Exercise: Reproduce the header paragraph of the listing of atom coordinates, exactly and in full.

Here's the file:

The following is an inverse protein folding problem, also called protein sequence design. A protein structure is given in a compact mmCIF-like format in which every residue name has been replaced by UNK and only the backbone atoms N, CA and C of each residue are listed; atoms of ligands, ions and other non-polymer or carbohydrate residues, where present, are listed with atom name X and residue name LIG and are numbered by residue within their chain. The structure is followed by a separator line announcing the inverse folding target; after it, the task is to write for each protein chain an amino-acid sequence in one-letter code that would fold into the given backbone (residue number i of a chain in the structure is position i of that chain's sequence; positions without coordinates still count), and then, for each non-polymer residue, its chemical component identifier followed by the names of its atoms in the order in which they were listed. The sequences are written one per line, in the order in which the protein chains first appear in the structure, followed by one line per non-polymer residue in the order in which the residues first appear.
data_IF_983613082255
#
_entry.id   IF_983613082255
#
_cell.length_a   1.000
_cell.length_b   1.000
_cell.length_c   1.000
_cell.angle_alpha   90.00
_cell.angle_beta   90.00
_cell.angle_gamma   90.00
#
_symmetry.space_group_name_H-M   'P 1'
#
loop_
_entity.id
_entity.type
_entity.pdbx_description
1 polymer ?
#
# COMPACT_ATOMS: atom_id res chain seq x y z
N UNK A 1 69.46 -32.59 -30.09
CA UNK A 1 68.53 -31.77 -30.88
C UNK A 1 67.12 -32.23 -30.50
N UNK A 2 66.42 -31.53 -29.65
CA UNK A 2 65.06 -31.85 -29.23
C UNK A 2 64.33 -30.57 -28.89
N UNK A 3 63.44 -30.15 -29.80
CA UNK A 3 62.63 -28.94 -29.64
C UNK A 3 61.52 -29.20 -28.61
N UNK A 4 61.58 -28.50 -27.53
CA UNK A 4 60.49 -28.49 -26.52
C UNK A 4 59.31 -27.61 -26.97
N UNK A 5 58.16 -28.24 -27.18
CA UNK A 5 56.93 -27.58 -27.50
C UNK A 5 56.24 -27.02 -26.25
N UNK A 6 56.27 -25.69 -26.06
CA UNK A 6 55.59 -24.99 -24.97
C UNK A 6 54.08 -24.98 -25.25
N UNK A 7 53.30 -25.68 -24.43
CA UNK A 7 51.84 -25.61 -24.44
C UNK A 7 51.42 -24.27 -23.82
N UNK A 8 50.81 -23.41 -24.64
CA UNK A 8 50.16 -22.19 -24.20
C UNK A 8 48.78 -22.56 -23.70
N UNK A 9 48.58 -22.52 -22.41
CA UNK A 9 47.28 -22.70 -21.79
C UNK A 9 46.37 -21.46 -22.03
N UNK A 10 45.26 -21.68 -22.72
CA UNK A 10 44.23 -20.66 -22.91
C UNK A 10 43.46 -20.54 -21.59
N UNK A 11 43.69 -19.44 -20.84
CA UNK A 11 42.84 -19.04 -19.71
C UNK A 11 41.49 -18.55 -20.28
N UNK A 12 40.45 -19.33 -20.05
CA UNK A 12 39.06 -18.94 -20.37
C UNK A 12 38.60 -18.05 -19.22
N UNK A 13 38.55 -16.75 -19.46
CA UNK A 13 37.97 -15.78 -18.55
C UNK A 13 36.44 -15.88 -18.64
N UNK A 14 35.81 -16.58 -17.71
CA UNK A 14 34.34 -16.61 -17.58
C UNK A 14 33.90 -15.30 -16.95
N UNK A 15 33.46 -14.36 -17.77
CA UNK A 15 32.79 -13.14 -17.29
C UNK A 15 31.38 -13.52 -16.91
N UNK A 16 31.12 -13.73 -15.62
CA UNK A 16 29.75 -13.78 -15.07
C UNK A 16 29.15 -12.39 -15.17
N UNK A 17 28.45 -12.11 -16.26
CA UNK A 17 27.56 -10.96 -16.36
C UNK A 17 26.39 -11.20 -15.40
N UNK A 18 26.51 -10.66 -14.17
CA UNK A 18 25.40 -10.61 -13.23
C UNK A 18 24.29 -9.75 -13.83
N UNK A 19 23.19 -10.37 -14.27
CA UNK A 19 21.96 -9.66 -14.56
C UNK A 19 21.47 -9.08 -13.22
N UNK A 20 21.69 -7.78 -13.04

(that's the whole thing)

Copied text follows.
The following is an inverse protein folding problem, also called protein sequence design. A protein structure is given in a compact mmCIF-like format in which every residue name has been replaced by UNK and only the backbone atoms N, CA and C of each residue are listed; atoms of ligands, ions and other non-polymer or carbohydrate residues, where present, are listed with atom name X and residue name LIG and are numbered by residue within their chain. The structure is followed by a separator line announcing the inverse folding target; after it, the task is to write for each protein chain an amino-acid sequence in one-letter code that would fold into the given backbone (residue number i of a chain in the structure is position i of that chain's sequence; positions without coordinates still count), and then, for each non-polymer residue, its chemical component identifier followed by the names of its atoms in the order in which they were listed. The sequences are written one per line, in the order in which the protein chains first appear in the structure, followed by one line per non-polymer residue in the order in which the residues first appear.